D.C. Council Chairman Kwame Brown says he'll push the council to write a sweeping new ethics law this fall -- even though Brown himself is facing a criminal probe of his campaign spending and other ethics questions about his time in office.
DC Council Chairman Kwame Brown insisted Friday he's going to help lead the council to write a tough new ethics law.
Brown said his goal is to be "open and transparent" with city business.
His comments on the WAMU 88.5 "Politics Hour" with this reporter and host Kojo Nnamdi came as Brown still faces questions --- and one criminal probe – about his own ethics.
In a sometimes-contentious session, Brown declined to comment on whether he has appeared before the FBI or the U.S. Attorney's Office, which are investigating his 2008 at-large campaign expenditures.
The D.C. Board of Elections and Ethics referred the case to federal authorities after its review this summer. Board Chairman Togo West said the board acted because it believed crimes may have been committed.
One key issue in the probe is expenditures by a brother of the chairman. There has been no public disclosure of those funds –- about $200,000 -– although Brown says he's asked his brother to make those disclosures public.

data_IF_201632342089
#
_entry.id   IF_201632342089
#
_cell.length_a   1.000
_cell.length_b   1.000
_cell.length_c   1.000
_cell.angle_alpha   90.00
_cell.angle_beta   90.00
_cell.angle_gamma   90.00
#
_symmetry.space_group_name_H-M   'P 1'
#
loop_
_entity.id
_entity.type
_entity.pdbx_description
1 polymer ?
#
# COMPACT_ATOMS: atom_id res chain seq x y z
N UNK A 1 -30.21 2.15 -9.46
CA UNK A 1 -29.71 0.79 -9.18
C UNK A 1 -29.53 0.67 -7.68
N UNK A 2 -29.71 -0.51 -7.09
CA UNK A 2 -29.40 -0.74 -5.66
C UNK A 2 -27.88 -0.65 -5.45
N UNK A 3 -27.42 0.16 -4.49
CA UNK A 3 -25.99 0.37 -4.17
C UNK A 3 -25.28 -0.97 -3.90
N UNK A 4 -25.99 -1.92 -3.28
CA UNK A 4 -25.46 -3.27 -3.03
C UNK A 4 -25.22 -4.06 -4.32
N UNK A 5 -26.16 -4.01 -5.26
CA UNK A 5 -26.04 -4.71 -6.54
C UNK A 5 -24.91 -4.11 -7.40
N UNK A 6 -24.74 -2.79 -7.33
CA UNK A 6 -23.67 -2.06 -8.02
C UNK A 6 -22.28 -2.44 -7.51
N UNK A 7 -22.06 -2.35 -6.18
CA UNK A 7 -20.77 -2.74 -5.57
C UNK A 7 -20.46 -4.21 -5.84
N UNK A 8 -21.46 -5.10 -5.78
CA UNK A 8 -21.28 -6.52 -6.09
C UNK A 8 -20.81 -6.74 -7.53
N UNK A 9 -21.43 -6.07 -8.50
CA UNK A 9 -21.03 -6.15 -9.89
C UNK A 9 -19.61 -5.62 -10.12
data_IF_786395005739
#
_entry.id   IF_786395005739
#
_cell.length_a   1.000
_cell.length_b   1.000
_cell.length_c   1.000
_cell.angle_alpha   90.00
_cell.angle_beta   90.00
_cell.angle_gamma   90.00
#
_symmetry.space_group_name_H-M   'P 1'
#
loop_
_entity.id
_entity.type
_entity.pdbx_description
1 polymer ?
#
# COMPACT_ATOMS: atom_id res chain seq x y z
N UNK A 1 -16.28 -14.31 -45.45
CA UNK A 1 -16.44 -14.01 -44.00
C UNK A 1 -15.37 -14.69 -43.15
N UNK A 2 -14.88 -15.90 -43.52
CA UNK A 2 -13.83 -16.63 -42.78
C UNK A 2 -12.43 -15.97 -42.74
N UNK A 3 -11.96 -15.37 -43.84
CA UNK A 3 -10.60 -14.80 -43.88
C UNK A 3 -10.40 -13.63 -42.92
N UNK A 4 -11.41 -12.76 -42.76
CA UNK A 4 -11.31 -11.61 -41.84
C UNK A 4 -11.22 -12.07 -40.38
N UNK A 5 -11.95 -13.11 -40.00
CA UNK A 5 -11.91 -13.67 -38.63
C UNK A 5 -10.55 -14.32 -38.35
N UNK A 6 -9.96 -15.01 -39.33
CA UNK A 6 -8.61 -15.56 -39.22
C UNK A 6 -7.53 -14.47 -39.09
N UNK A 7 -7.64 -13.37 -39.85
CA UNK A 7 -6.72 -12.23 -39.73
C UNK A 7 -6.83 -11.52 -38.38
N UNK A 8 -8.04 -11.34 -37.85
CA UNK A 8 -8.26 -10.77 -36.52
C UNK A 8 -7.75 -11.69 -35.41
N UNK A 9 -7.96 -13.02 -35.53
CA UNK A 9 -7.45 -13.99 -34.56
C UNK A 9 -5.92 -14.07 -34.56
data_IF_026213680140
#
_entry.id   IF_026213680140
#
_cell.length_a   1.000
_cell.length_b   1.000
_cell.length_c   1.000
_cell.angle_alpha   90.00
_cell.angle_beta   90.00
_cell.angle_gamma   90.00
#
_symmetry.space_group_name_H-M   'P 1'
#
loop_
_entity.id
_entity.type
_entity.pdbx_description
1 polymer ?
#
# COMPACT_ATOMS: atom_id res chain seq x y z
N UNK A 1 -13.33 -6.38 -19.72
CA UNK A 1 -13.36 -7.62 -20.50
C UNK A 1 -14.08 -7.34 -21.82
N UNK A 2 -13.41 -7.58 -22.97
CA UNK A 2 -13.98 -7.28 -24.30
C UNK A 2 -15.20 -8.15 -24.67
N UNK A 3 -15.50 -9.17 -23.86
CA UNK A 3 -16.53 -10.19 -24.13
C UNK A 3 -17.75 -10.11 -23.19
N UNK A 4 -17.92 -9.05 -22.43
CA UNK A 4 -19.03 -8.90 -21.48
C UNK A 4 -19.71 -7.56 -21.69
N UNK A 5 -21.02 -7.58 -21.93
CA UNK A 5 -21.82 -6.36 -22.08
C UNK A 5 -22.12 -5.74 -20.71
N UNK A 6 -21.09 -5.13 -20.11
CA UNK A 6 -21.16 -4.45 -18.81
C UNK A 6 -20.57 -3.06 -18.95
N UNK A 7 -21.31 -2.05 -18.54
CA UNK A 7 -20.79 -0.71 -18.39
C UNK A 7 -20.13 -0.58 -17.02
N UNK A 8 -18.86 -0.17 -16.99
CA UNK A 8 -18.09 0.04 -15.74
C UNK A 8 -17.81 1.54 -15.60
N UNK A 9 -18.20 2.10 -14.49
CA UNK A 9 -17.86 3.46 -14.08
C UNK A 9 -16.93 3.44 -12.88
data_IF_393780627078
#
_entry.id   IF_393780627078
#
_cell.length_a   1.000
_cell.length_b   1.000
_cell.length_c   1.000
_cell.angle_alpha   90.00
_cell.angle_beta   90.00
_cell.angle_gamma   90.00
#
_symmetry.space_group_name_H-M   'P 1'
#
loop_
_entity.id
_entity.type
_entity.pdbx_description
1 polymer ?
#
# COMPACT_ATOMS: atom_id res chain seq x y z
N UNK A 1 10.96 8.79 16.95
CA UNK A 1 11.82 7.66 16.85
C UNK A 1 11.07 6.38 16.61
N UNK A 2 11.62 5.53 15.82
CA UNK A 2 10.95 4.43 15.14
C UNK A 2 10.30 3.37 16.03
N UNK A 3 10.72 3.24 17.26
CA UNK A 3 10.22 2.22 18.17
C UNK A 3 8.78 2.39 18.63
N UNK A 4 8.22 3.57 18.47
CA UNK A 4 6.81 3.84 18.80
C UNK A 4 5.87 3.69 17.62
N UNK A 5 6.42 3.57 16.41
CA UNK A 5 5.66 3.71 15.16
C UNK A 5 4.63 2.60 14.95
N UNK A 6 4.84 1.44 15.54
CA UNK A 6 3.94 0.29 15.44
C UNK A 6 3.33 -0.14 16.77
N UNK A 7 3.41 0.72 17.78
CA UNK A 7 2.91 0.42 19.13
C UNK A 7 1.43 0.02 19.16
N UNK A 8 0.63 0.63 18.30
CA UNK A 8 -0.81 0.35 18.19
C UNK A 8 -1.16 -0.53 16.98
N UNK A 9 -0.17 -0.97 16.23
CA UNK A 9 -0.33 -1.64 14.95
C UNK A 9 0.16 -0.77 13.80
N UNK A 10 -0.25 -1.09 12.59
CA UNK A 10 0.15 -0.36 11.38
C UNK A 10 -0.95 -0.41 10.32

When he was elected chairman of the council last fall, Brown said he would publicly disclose all the private money he raised and spent on his transition and inauguration. Although Brown says the documents were on his website a few months ago, reportedly they were viewable for only a few days, and then taken down.
And when asked about the city's leasing of two SUVS when he first became chairman, Brown insisted the $20,000 cost incurred was not his fault and he'd repay only one month of those costs... once he's told how much it is.
Mayor Vincent Gray also has faced questions about a failure to fully disclose his fundraising and expenditures.
The D.C. Council returns from its summer recess next week and the ethics issue is expected to dominate this fall's discussions.